By Lea Mercado
Web Content Assistant Manager
It seems like everyone is going through some sort of change these days. Spring really is a time to reset and prepare for what the rest of the year has to offer. For some of us, we’re getting ready to graduate. For others, it can be a big move somewhere new or just generally dipping into the vast pool of uncertainty that accompanies young adulthood. Regardless, the anxiety is thick in the air.
Prior to this year, I always felt ready for change. In high school, I raced through the 4 years and graduated early because I thought I knew enough about “the real world.” In college, the cycle repeated except this time, I don’t know that I’m ready.
While college is certainly an educational experience, it is also a humbling one. An experience that teaches you that there is a lot more uncertainty in the world than you’d think, but we are encouraged to explore that uncertainty. After all, how else is one supposed to learn?
Regardless of how you rationalize uncertainty and risk, it is still frightening. As I prepare to leave San Marcos and begin a career, the fear of failure still runs around my mind. Perhaps it is heightened by my own expectations of success or pressure to make this life investment pay off, or maybe it is just being human. Though as isolating as fear is, it is also something that binds us together.
Everyone has gone through massive changes at different points in life and chances are, you have to. Whether it is from one grade to the next, moving out of your childhood home, or beginning a new job, anything that rocks our precious sense of stability can often feel earth-shattering. When we look closer at these scenarios, apprehension is perfectly valid. Making new friends and wondering, “will they like me?” or navigating leases – all of these things absolutely can evoke anxiety and stress. But with a slight shift in mindset, these things can be a lot less scary.
Instead of framing these events as change or transition, framing uncertainty as a growth opportunity can be one of the most liberating adjustments you can make. You may wonder, “how is that liberating?” Well, in his book of poems, Leaves of Grass, Walt Whitman puts it beautifully,
“Do I contradict myself?
Very well then I contradict myself,
(I am large, I contain multitudes.)”
Whitman was always well known for being unapologetically himself, often landing him in trouble, but what he illustrates throughout his poetry is that people are meant to grow through change, and it can be a beautiful and vulnerable process. Everyone has the capacity to contain multitudes, yet we silence our truest selves out of fear that it may not go over well or lead to our greatest successes. This leads people to learn to habitually stop themselves at any alert of uncertainty much like stop yourself from behaving the way you would around friends when you’re around someone new.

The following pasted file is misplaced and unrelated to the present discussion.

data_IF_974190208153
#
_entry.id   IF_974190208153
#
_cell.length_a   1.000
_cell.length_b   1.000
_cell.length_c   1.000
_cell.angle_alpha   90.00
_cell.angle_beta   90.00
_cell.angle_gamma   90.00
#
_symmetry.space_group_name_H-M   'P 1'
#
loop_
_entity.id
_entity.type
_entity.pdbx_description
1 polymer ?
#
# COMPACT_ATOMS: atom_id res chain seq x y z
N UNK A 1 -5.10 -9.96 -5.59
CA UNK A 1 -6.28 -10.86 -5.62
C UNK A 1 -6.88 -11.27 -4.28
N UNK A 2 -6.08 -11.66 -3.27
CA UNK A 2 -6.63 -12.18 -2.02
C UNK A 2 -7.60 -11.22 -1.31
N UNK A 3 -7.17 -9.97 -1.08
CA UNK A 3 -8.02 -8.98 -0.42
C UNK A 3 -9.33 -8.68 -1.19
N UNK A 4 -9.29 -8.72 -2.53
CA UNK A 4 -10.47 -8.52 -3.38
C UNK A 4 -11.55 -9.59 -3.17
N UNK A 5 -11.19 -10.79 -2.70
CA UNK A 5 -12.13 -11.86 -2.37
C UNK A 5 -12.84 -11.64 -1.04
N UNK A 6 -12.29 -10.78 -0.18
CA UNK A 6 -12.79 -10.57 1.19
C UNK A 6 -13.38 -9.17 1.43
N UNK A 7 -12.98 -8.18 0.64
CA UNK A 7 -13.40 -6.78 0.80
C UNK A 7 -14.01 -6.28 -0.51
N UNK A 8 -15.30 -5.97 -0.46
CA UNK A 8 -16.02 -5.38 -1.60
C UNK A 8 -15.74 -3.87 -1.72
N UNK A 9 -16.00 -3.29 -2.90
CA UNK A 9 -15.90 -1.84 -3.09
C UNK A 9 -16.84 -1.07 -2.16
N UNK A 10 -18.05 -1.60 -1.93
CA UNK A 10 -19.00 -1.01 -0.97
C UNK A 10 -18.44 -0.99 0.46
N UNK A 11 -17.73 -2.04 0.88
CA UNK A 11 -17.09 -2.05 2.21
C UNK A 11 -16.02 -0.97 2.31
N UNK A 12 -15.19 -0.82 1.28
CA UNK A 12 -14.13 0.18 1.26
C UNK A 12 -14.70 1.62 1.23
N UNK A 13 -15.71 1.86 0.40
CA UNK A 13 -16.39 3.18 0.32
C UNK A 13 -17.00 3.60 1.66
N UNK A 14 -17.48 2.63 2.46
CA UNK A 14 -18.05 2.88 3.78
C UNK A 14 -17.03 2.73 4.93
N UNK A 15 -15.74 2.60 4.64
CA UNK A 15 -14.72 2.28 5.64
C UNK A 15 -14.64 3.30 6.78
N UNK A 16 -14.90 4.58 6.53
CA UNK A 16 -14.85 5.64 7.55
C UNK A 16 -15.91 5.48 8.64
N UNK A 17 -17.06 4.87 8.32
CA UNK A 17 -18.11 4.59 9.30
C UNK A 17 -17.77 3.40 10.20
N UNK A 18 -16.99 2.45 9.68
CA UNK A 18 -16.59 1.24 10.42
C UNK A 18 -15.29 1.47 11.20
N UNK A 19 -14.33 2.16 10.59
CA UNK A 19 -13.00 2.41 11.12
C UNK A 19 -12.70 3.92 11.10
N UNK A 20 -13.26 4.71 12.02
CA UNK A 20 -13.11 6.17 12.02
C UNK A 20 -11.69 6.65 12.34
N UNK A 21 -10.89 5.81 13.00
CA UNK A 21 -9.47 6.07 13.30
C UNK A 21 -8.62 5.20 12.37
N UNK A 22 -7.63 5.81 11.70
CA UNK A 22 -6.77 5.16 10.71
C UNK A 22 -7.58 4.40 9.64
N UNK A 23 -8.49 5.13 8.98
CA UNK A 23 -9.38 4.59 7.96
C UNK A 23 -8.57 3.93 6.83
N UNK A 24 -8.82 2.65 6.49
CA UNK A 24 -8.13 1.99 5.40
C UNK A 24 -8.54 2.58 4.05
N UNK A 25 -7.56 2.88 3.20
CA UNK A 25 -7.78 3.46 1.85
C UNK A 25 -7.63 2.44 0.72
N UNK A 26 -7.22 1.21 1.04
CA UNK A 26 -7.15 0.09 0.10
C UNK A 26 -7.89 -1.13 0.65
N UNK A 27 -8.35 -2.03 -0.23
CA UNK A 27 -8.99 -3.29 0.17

But if you can shift into a growth mindset, you create a space for all the complexities and caveats that have been suppressed, and in that space is where your greatest potential lies. While simple, the first step is still difficult, which is relinquishing your own self-expectations.
This is hard because to some extent, we are all attached to the image that we have of ourselves. But the truth is the person that you have in your head who seemingly has it all doesn’t exist – at least not yet – because that person has been planted there. They are rigid and unchanging, so naturally, in pursuit of our ideal life, we mimic that behavior. But when we release our own expectations of ourselves, we are able to freely grow into whoever we are intended to be through our relationships and experiences.
There is no doubt that these big changes are still absolutely terrifying, but if anything, they should also serve as a marker that you are heading in the right way. I know everyone says this, but the advice never resonated until recently. Don’t be too hard on yourself. The best part of growth is when you falter because you can always recover and show all you’ve learned.
Featured Image by Lea Mercado
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